Chapter Five: 1987–1988 83
To help students achieve a healthy lifestyle, Cashin Hunt was hired to fill the
newly created position of lifestyle coordinator. She worked with Mike Ford, Associate
Dean of Students, and Mary Ann Taylor, Director of Student Health.
To increase diversity, the University adopted a recruitment plan to increase black
enrollment in the undergraduate school to 10 percent and black faculty appoint-
ments to a total of 18 by 1992. The plan, approved by the University’s executive coun-
cil on April 26, would be presented to the Board of Trustees for approval in the fall.
Recruitment goals were based on the recommendations of an ad hoc committee of
faculty and administrators formed in April 1987. In April 1988, there were 126 black
students and six black faculty on campus.
A third microcomputer lab for students opened in Wingate Hall 103 in Janu-
ary 1988. Across from the Chaplain’s Office, the lab housed fourteen Zenith micro-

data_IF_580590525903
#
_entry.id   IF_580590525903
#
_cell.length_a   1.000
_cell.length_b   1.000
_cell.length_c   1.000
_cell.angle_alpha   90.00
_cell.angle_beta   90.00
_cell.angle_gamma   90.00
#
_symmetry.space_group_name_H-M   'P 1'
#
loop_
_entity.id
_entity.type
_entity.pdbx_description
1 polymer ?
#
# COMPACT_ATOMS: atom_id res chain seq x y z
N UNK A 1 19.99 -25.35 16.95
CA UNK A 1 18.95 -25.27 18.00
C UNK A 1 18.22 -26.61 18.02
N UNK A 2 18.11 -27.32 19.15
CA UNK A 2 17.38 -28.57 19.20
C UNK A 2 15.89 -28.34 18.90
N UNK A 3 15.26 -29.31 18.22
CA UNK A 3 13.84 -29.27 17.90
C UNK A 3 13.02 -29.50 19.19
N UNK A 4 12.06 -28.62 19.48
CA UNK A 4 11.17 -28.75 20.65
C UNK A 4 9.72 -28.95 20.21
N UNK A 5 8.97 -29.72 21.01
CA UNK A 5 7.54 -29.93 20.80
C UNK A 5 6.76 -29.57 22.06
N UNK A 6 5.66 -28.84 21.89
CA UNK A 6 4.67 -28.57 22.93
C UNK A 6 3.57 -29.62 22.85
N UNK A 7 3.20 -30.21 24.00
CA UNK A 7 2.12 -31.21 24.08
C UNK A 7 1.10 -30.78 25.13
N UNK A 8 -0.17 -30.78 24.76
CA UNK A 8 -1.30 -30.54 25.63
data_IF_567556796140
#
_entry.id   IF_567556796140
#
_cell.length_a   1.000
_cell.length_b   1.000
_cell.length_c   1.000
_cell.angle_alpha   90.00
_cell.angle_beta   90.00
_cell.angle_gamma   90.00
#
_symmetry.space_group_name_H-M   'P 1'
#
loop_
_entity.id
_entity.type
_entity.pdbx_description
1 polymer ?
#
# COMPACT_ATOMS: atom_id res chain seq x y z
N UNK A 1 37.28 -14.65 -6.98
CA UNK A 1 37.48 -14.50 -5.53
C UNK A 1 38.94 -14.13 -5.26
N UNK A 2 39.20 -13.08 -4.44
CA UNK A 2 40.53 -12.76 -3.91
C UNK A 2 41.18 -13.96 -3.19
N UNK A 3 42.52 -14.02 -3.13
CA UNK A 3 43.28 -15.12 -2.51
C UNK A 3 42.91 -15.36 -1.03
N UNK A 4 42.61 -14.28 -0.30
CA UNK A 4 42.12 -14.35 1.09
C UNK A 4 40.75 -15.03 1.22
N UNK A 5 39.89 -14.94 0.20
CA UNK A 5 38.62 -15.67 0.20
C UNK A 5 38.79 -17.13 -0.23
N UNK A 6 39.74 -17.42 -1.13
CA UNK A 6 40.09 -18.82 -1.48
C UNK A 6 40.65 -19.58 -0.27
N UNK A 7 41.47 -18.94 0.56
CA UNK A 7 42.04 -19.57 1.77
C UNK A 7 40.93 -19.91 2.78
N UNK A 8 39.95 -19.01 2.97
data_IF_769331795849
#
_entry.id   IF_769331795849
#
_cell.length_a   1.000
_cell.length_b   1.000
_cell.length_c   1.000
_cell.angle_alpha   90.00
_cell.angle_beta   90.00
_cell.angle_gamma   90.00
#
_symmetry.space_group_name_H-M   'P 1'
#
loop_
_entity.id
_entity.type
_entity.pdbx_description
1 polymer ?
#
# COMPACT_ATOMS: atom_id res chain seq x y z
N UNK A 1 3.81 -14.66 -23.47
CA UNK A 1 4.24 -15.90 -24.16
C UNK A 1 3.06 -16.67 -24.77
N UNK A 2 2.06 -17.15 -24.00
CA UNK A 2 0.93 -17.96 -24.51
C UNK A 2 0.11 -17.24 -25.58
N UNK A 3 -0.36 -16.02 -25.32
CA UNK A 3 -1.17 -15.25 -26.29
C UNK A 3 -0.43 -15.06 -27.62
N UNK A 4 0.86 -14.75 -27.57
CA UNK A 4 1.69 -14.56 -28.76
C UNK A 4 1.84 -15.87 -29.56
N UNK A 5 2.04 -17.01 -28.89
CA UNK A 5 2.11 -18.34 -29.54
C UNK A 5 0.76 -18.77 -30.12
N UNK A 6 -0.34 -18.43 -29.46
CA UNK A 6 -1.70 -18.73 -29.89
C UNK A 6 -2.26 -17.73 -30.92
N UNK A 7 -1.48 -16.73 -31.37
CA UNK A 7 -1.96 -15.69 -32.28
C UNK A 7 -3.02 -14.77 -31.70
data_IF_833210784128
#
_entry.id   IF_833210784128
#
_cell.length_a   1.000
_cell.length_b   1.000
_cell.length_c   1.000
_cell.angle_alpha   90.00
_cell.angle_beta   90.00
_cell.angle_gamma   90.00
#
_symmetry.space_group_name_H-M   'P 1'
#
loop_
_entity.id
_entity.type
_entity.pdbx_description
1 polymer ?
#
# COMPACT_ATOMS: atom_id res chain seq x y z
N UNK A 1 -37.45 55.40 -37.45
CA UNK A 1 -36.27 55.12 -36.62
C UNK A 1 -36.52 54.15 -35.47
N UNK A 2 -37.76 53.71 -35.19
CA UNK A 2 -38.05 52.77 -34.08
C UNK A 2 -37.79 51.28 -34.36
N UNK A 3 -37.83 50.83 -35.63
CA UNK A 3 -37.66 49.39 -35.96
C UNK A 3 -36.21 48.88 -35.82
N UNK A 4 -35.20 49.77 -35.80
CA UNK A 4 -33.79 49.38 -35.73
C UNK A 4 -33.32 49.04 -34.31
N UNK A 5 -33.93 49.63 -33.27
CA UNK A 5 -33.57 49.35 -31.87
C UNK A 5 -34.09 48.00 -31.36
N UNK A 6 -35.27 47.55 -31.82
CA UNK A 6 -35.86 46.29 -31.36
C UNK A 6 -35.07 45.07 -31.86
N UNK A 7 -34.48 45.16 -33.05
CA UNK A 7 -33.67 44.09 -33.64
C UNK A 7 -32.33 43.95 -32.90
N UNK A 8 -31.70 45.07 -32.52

computers, which were IBM-compatible, and a letter-quality printer. The two other
microcomputer labs at the time were in Poteat and Luter residence halls and featured
Apple Macintosh computers that were not compatible with the Wingate lab com-
puters. As for studying, a Z. Smith Reynolds library survey found that 55 percent of
students polled spent zero to five hours in the library each week; another 34 percent
spent up to fifteen hours per week there.
Most undergraduates received on-campus housing in a process that presented far
fewer problems than in previous years. Alternate Estates, a residence life and housing
program implemented in fall 1987, allowed students to paint their rooms, to design
graphics or murals, and to decorate common areas, such as lounges and halls. It also
encouraged the use of lofted beds to open more floor space in the rooms.
A student works on his assignment in the computer lab